Paralympian Gaz Choudhry on how acting and sport take him into a meditative state

From athlete to actor, Choudhry took a chance on an open casting (Apple TV/PA)
From athlete to actor, Choudhry took a chance on an open casting (Apple TV/PA)

From playing in international wheelchair basketball championships to acting on the small screen in a series also featuring Kit Harington, Daveed Diggs, Sienna Miller and Meryl Streep, Gaz Choudhry MBE has turned his career on its head.

“I was preparing for the Olympic Games Tokyo in 2021 and with the strict lockdown training camps, you were only allowed to eat with our roommates,” says Choudhry.

“And so for so long, it was just the gym, sports hall, and room with no time for recreation or fresh air. I went a bit stir-crazy and someone sent me this open casting and it sounded really fun and like a good way to spend an afternoon and so I auditioned,” he explains.

This became a pretty pivotal moment, for Choudhry, 37, from London.

“I hung out with the director Richie Mehta in the park and got it. I told my younger sister and she couldn’t believe it. It was all a bit crazy – I suddenly had to find an agent and work it all out super-quick,” he describes, surprise still clear in his voice.

Trust the process

Moving from professional wheelchair basketball to a show about the implications of climate change, in a format reminiscent of the early seasons of Black Mirror, comes with serious changes.

But, the two things aren’t so different.

“I think the trusting of the process is very similar, there is no kind of substitute for doing the work,” Choudhry explains.

“You can either execute something or you can’t, depending on the work you do.”

However, he points out: “There are differences in how interpretive acting is, whereas sport is certainly much more prescriptive. There are right and wrong ways to do things in sports, but there isn’t in acting, which is so freeing.”

Mindful state

The basketball player has always been in pursuit of that, which makes him feel free.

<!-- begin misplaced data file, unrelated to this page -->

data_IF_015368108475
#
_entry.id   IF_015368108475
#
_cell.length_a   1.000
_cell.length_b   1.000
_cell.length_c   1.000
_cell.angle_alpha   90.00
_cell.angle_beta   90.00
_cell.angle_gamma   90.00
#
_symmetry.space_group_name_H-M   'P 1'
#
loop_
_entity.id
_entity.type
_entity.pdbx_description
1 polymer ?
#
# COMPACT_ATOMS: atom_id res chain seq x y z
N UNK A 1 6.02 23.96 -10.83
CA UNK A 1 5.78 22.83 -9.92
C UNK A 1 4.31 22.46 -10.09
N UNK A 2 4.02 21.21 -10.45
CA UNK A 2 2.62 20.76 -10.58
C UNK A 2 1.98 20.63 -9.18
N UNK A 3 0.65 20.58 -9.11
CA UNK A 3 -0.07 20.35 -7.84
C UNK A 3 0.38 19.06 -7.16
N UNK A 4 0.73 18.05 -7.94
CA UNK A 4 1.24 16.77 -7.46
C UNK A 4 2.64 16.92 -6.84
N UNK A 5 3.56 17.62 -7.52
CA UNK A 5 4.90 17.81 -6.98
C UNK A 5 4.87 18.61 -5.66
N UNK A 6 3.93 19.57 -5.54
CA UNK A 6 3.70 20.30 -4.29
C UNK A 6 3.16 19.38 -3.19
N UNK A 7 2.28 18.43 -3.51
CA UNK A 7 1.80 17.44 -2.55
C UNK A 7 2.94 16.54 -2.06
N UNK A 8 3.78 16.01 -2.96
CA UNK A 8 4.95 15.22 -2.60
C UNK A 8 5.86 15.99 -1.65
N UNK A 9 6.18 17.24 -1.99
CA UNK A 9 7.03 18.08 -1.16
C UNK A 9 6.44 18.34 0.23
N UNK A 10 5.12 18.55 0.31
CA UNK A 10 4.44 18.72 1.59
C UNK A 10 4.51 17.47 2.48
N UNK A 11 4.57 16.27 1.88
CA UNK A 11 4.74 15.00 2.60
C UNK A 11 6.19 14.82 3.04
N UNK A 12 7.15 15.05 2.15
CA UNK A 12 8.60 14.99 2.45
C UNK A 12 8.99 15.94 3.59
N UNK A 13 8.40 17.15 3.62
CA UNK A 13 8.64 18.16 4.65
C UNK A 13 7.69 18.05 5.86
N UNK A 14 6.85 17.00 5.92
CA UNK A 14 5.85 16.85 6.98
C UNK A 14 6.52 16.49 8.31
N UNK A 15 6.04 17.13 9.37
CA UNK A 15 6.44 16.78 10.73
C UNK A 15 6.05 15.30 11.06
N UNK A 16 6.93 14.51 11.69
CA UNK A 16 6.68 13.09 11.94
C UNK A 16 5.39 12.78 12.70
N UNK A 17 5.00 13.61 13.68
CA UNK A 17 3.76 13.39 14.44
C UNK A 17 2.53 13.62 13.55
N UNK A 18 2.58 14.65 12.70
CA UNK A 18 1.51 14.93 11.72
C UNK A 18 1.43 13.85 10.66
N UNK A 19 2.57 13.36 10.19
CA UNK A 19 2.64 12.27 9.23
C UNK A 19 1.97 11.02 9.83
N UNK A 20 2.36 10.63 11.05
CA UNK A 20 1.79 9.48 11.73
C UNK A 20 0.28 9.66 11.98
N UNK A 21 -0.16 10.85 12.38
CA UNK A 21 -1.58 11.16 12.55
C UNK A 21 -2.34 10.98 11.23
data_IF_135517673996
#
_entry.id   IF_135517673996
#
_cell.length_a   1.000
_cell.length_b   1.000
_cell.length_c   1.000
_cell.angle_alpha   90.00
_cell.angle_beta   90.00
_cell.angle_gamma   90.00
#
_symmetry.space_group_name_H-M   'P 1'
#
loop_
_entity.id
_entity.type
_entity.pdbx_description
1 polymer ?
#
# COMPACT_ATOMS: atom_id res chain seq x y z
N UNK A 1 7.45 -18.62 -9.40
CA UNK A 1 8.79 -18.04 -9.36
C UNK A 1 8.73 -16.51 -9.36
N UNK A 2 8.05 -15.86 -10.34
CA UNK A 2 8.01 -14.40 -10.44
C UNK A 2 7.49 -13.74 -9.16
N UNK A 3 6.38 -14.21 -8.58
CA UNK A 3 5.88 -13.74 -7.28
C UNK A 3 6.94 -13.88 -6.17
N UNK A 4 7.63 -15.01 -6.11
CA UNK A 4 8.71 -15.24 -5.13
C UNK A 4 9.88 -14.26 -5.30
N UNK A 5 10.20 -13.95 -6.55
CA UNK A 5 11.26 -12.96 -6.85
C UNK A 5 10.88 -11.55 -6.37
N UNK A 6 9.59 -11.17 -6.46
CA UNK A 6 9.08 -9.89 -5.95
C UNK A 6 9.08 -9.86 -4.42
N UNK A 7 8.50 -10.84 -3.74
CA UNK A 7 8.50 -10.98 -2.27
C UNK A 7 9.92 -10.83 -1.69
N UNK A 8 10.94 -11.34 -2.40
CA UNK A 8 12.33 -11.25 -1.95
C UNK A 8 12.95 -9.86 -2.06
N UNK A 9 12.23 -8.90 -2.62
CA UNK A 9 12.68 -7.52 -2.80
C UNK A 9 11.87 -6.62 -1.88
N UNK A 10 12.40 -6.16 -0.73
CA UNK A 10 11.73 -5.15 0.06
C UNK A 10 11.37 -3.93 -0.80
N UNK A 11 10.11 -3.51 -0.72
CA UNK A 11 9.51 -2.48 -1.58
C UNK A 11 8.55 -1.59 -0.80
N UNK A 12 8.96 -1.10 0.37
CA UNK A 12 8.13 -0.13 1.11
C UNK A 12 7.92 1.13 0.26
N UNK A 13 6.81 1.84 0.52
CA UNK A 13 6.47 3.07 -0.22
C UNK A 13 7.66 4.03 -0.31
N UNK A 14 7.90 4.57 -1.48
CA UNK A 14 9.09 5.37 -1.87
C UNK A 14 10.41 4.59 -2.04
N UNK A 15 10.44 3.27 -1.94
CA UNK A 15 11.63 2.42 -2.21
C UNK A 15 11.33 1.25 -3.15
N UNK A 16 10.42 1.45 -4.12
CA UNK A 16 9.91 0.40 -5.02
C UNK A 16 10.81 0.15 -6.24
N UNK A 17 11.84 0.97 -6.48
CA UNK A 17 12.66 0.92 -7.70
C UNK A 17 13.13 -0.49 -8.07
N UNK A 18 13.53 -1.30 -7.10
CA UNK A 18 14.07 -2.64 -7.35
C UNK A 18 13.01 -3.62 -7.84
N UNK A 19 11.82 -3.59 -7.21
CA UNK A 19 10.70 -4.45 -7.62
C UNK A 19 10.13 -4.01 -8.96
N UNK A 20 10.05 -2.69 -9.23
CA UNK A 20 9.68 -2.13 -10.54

“I got into wheelchair basketball when I was 12, I fell in love with it straight away. I remember getting in a basketball wheelchair and it was so freeing. I went along to a local club and was so inspired by players such as Ade Adepitan, and I never looked back.

“Since I started competing I have prioritised my wellbeing. Since I was 22, I have had a very robust, long-term meditation practice in place and that really helps me be present in the moment. That has probably been the key to keeping level. I do Vipassana mindfulness, following my breath, and becoming aware of awareness itself,” he explains calmly.

“That is the target I am going for. I got into it quite late and I went and played abroad in Italy.”

Being in Italy changed his life.

“Living in Sardinia, I saw a sunrise on a cliff and had an altered state experience, and therefore followed the path of feeling that. I felt I should know what is in the contents of my mind.”

Exciting role

This mindfulness and self-awareness made Choudhry even more eager to immerse himself in his new role as an actor, playing Neel, who is tasked with ferrying a cargo of stolen goods on a dangerous road trip across India.

Neel as a character, he says is “brilliantly written, and some of it was adapted for me, depending on what the character would be able to do. I was able to bring certain details to him and I was empowered to have enough time with the character and invest in it”.

He continues, “I really got to create a process to become the character and I had that time, which was helpful.”

Making the best of a bad situation, Neel is optimistic, while Choudhry describes himself as more analytical.

Choudhry says, “Climate change has made it so you have to live by night, which as a person with a disability, is hard. Neel lost his legs through a war he was a soldier in, a lot of his world is not his own doing and he is trying his best to deal with it.”

The flow state

Acting and sport take Choudhry to a similar place mentally.

“As far as reaching flow state goes, it feels similar to being on set. You get to the truth of the experience, and in sport you often feel like you are reaching the bedrock of truth.”

A different kind of stress to competitive sport, Choudhry never let his meditative practice slip.

“I meditate every single day and that sets my day up, it was the same on set. No matter what, I am on the cushion for 20 minutes and I deal with the present moment and the challenges that come my way.”

Climate change threat

But we cannot meditate our way out of the terrifying future of climate change, and Choudhry explains how we must take responsibility after watching Extrapolations.

“I’m not a politician or scientist, but I think just being more aware of the choices we make, being responsible, voting with our cash, supporting carbon-neutral businesses or just mindfully consuming. It is about applying the principles of meditation to what you buy.”

Extrapolations is an eight-episode limited series told across eight interconnected episodes that should be watched in order, with new episodes premiering weekly on Apple TV+.